With the recent release of Battlefield 3, many critics have noted the large disparities in quality and enjoyment between the game’s campaign and multiplayer modes. The general consensus seems to be that BF3′s singleplayer experience strays away from the formula that makes Battlefield such an enjoyable shooter in favor of something more in the vein of the Modern Warfare series. Some have even gone so far as to say that the campaign mode in Battlefield 3 is notably bad, while the multiplayer stands head and shoulders above the competition. This begs the question – should singleplayer and multiplayer components of video games be reviewed separately? Or should they be graded as a single entity with a score that considers the overall package?
This hotly debated topic isn’t exactly new, but with some of the biggest current-generation titles offering deep and addictive multiplayer experiences with narrative components as a mere bonus, it’s worth bringing up again. Most people aren’t going to buy a game such as Modern Warfare 3 or Battlefield 3 solely for the singleplayer experience, and likely couldn’t care less about the dramatic, globetrotting plots of either franchise. As it stands, do review scores alienate this growing demographic, or do they provide a well-rounded analysis of everything the game has to offer?
There are a few caveats to the prospect of reviewing the singleplayer and multiplayer components of a title independently. Most notably, games with a lack of multiplayer may be perceived as less valuable, while those who focus solely on versus modes might be docked a few points for omitting a story mode to accompany the online antics. Secondly, evaluating multiplayer experiences can be a slippery slope, especially when playing titles pre-launch with favorable, predetermined conditions established by the developer to ensure a smooth session for reviewers. A prime example of this conundrum is Gears of War 2, which suffered from an unbelievable amount of matchmaking and netcode issues for months after the game launched. Most reviews, however, failed to mention any of the myriad of problems the game suffered early on, and many gamers (myself included) were left wondering why Epic’s hotly anticipated sequel scored so high when it clearly wasn’t ready for retail.
A singleplayer experience is mostly static in its presentation, and can easily be evaluated accurately prior to launch day, but in the case of multiplayer, it’s not so simple. Although it’s understandable that sites want to release reviews for heavy hitters as soon as the embargo lifts, it might be a pleasant change should a shift in the way that these titles are reviewed emerge. Perhaps dividing the initial review into two parts (one with the full, completed review of the singleplayer, and a first impressions segment for multiplayer to be completed later) would be the optimal way to deliver the most honest and fair analysis of big budget titles.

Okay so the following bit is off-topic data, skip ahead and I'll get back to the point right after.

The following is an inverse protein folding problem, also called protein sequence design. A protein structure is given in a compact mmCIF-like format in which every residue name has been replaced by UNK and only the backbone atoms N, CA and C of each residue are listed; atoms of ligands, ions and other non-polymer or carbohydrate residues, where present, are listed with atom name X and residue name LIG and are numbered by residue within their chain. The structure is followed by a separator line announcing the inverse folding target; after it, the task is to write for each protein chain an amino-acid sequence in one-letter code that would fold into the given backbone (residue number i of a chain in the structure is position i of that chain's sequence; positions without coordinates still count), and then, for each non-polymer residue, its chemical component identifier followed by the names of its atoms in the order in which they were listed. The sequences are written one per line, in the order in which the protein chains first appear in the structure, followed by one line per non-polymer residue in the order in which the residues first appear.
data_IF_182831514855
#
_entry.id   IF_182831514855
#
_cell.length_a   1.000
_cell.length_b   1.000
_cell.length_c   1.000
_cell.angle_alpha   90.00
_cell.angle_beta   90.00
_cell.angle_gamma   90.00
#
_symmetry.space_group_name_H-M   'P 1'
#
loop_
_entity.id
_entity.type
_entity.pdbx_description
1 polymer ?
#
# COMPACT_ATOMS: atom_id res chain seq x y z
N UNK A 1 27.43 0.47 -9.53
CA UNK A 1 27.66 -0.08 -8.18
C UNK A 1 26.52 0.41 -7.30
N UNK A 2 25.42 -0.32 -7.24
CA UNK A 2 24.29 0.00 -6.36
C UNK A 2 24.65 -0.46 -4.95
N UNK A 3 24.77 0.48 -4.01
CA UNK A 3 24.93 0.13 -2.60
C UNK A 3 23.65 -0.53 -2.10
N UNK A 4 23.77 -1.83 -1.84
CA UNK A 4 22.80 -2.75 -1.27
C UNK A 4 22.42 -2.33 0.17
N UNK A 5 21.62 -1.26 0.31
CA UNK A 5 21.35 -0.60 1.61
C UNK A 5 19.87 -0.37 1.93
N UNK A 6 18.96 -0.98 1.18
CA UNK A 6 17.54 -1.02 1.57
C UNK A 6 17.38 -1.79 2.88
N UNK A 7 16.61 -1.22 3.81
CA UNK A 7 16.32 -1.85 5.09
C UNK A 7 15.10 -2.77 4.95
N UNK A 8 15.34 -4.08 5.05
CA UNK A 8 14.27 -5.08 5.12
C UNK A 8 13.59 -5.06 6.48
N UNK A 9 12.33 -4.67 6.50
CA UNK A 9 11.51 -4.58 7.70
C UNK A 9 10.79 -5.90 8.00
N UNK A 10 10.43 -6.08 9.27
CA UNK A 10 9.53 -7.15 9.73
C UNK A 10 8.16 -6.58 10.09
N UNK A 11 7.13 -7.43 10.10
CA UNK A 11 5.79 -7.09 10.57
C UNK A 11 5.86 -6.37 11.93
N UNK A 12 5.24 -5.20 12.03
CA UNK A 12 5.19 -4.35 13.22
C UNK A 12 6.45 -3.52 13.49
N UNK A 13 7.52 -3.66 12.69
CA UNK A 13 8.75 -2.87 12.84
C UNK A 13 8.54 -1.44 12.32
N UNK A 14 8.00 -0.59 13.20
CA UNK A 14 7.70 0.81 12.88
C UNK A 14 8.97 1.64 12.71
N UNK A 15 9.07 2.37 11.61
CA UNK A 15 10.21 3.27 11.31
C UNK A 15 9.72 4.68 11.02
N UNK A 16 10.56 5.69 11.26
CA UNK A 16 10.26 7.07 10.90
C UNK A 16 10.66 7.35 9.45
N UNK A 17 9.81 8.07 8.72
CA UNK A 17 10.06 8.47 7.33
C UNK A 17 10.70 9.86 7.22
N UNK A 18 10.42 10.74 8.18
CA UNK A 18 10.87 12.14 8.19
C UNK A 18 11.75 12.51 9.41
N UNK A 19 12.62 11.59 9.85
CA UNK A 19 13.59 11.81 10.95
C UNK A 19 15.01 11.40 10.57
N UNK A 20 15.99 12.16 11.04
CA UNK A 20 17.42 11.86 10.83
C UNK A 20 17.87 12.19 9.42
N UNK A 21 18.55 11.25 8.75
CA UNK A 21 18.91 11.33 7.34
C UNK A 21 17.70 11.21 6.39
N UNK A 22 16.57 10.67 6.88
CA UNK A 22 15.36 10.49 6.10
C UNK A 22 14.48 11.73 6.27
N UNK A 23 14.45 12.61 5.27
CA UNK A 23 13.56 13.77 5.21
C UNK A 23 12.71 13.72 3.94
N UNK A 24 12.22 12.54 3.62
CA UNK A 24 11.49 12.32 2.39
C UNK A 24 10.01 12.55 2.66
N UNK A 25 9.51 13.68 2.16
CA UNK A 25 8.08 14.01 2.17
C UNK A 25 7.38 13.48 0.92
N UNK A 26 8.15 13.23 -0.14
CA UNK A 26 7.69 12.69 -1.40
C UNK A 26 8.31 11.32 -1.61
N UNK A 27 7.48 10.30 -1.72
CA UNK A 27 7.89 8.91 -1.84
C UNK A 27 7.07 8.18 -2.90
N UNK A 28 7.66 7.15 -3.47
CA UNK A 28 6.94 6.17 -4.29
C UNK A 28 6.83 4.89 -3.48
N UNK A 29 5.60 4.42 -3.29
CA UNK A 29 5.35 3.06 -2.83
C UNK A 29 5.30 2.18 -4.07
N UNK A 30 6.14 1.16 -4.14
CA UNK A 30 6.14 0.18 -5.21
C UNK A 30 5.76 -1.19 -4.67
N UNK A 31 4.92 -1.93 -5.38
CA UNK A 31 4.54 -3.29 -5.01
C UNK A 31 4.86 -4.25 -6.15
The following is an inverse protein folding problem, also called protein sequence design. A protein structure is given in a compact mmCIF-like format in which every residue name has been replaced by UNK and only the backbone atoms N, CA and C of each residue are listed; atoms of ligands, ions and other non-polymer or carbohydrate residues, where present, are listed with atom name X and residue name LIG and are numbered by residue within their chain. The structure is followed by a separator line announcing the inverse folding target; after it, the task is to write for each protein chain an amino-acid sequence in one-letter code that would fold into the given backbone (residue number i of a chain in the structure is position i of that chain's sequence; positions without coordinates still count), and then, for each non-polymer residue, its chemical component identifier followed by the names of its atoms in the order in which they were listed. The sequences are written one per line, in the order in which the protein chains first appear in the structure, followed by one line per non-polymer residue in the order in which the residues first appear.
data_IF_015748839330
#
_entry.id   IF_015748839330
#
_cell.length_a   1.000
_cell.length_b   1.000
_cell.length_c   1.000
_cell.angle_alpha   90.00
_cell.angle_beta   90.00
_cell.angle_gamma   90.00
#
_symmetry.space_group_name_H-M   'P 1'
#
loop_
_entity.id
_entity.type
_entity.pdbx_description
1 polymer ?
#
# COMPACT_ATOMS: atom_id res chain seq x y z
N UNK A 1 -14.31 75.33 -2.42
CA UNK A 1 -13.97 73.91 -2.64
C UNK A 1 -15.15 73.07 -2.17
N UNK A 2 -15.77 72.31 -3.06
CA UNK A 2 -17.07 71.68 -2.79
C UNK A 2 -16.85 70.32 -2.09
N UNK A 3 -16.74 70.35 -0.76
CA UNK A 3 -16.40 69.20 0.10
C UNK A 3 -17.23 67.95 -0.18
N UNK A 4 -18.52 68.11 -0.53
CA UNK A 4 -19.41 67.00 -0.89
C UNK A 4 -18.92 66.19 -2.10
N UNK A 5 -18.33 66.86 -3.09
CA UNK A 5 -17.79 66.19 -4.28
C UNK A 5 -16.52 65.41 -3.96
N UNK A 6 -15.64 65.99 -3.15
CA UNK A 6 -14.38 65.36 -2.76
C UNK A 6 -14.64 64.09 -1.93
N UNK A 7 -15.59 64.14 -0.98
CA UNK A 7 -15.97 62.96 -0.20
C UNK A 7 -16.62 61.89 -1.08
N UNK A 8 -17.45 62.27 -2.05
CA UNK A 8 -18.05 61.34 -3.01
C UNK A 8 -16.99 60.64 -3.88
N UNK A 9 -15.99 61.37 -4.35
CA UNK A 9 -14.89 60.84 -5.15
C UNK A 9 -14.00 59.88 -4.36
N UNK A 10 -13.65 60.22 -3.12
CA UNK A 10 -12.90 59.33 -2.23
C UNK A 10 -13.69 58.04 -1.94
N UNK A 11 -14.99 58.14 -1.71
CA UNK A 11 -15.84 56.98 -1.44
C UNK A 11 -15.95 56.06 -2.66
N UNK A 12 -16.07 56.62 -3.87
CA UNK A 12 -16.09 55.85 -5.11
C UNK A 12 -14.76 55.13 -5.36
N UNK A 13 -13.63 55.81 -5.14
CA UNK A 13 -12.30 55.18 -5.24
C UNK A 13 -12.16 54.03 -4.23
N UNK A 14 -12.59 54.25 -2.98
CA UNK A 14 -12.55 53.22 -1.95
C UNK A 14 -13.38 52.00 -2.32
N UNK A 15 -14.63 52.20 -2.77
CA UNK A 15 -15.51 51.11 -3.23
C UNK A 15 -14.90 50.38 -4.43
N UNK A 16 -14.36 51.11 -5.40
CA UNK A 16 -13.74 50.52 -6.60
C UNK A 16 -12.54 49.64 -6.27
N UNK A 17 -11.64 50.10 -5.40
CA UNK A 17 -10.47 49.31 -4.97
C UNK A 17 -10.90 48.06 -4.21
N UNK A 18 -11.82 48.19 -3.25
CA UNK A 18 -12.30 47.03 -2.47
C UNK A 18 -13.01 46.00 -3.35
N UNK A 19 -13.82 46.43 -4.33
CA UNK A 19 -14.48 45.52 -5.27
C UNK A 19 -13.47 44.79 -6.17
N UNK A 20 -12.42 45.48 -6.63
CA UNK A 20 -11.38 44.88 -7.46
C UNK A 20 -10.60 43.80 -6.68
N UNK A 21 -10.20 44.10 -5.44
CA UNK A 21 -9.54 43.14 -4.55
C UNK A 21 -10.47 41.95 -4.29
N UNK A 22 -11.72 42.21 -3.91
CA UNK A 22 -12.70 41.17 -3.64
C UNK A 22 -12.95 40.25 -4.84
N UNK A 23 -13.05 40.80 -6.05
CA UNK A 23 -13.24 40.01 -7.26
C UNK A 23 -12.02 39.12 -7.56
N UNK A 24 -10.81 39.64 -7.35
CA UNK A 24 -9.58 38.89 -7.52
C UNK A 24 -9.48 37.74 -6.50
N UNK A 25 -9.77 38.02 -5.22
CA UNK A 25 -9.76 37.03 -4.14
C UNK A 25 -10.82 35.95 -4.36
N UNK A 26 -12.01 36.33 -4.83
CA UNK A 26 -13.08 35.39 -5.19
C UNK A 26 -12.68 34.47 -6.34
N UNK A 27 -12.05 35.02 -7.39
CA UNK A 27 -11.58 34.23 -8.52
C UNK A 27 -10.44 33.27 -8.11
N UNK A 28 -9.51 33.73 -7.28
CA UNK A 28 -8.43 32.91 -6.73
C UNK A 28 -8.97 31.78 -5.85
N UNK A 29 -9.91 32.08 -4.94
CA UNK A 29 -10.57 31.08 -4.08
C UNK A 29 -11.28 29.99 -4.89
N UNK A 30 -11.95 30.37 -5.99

Another tricky aspect of separating campaign and versus modes is that multiplayer games tend to evolve and expand over time, and it’s difficult to grade a game based on its potential. Some titles have had extraordinary growing pains, only to emerge on the other end as addictive experiences with little to no overbearing issues. Giving so much attention to a multiplayer component only to have the score nullified further down the line somewhat defeats the purpose of dedicating additional time and effort to seeing how developers deliver the online experience in the weeks after launch.
Similarly, when discussing potential, should games be docked points for failing to include additional modes that would fit within the game’s established framework? What if Left 4 Dead was given an eight out of 10 instead of a 9 because it lacked a Team Deathmatch or Capture the Flag mode? Conversely, what if Borderlands was an online-only title that could only be played in co-op? How each of these hypothetical situations would be addressed depends on the reviewer, but they present an interesting challenge when attempting to assign a score to a game based on the way the developers intended for it to be played.
In the case of Battlefield 3, the game is clearly designed with multiplayer as its primary focus, and the game apparently reflects that mentality. While the singleplayer experience isn’t phenomenal, I’ve found it to be fairly enjoyable, but when comparing it against the chaotic and cinematic multiplayer experience, it appears to be much worse than it really is. When reviewing the game as a whole, this stark contrast presents an imbalanced dynamic between what is essentially two completely different games. The mechanics and visuals may be the same, but what the player experiences in each respective mode is so vastly different, it almost seems unfair to evaluate the campaign based on the merits of the multiplayer. It could be argued that some singleplayer experiences are merely extended, story-driven tutorials for the endless hours you’ll likely spend in the multiplayer modes, but is such a concept giving the singleplayer an equal chance to shine on its own?
What do you guys think? Are multiplayer-centric titles not given the treatment they deserve? Or is it perfectly fair to review such games with the whole package in mind? Leave your thoughts in the comments!
Student, dude, gamer. I aim to help people understand that games are an evolving medium that deserves to be scrutinized as much as any other art form, and that we need to expect more from today's game developers to encourage innovation in an industry riddled with safe bets and sequels.